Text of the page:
• Evaluate the plan with regard to new statutory requirements for public schools, a regional water supply plan, coastal high-hazard areas, transportation concurrency management, and financial feasibility of providing infrastructure to maintain adopted level of service standards; and
  • Ensure effective intergovernmental coordination.

The City identified four (4) major planning issues through a public participation process involving residents and interested parties, adjacent local governments, state and regional agencies, City Commissioners and staff.

The four major planning issues identified and presented to DCA in the Letter of Understanding dated July 20, 2006, are as follows and are in no particular order:

Address the need for attainable/workforce housing:

  • As high housing costs have diminished the supply of attainable/workforce housing, there is a desire for the City to evaluate and assess current Comprehensive plan policies, programs, and regulatory framework to address the need for and promote attainable/workforce housing.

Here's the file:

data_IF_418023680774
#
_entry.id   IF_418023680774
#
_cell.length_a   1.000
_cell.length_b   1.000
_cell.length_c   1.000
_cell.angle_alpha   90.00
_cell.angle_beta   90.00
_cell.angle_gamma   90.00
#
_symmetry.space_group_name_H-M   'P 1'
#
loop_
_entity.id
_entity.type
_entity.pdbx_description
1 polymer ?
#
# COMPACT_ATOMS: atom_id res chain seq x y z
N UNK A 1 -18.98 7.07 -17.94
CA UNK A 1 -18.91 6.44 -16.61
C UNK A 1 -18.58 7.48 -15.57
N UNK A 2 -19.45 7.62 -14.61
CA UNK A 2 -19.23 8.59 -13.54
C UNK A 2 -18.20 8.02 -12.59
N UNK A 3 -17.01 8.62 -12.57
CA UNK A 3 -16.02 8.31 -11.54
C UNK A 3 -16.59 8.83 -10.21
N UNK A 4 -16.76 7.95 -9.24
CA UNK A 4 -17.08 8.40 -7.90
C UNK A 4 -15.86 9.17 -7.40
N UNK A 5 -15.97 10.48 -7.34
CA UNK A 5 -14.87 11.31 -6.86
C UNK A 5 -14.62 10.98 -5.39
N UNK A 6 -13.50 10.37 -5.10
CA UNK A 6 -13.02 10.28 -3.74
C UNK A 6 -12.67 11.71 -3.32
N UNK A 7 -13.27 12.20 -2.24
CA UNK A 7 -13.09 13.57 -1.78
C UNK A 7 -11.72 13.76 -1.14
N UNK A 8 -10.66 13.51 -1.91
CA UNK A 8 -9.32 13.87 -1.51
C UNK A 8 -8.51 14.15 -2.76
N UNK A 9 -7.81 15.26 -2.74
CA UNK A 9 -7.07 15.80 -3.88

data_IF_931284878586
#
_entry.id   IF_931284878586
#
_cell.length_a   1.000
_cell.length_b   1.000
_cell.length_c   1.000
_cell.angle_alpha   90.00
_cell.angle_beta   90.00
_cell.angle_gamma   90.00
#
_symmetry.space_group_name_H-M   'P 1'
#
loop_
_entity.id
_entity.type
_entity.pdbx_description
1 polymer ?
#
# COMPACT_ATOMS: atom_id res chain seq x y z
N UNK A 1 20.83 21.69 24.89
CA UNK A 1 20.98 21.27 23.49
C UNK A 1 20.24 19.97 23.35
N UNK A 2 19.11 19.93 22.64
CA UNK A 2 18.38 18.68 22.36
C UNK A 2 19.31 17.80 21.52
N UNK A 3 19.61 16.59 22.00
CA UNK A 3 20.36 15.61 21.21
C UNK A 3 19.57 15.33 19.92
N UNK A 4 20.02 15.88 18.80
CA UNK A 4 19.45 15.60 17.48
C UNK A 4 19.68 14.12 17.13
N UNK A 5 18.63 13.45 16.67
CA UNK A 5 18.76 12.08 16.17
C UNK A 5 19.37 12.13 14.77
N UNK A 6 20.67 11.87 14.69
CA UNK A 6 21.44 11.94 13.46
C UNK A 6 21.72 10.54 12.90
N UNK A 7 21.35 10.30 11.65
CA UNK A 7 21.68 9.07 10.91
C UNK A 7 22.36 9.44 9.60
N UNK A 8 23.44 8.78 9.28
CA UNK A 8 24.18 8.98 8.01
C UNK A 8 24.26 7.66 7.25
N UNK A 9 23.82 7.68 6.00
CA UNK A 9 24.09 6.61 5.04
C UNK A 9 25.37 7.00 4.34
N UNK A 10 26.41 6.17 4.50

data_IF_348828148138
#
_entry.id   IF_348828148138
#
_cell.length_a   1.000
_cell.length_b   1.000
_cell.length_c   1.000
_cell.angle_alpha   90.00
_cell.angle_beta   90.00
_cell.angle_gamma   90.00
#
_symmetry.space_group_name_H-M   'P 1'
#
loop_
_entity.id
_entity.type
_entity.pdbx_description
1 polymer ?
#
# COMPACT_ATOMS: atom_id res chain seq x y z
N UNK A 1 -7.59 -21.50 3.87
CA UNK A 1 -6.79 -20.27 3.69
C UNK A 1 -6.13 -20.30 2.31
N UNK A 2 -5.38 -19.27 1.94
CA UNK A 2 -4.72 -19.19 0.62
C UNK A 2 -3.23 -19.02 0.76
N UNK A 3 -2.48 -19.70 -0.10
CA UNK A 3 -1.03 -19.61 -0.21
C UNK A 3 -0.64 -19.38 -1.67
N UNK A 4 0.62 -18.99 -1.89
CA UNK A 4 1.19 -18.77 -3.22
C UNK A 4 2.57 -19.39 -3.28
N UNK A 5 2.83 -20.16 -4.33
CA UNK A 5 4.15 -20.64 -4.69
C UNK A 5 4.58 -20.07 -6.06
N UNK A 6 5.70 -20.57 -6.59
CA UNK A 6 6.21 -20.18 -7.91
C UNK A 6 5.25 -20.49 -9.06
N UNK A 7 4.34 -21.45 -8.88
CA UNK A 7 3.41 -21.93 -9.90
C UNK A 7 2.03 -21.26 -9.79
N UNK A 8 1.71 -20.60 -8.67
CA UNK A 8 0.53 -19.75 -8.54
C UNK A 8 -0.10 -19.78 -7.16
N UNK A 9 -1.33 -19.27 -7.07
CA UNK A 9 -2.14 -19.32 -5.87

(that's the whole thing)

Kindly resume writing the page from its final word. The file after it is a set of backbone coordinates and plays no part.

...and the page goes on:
Provide additional green space:

  • As the City approaches build-out, there is the need to evaluate the Comprehensive plan policies to determine if they are adequate in guiding the amount and location of green spaces. Assess opportunities for green space linkages and enhancements.

Encourage economic development:

  • To plan for the City’s future economic vitality, there is the need to evaluate the City’s Comprehensive Plan policies, programs and regulatory framework used to guide existing and future economic development efforts.

Address the transportation system to meet the City’s existing and future needs: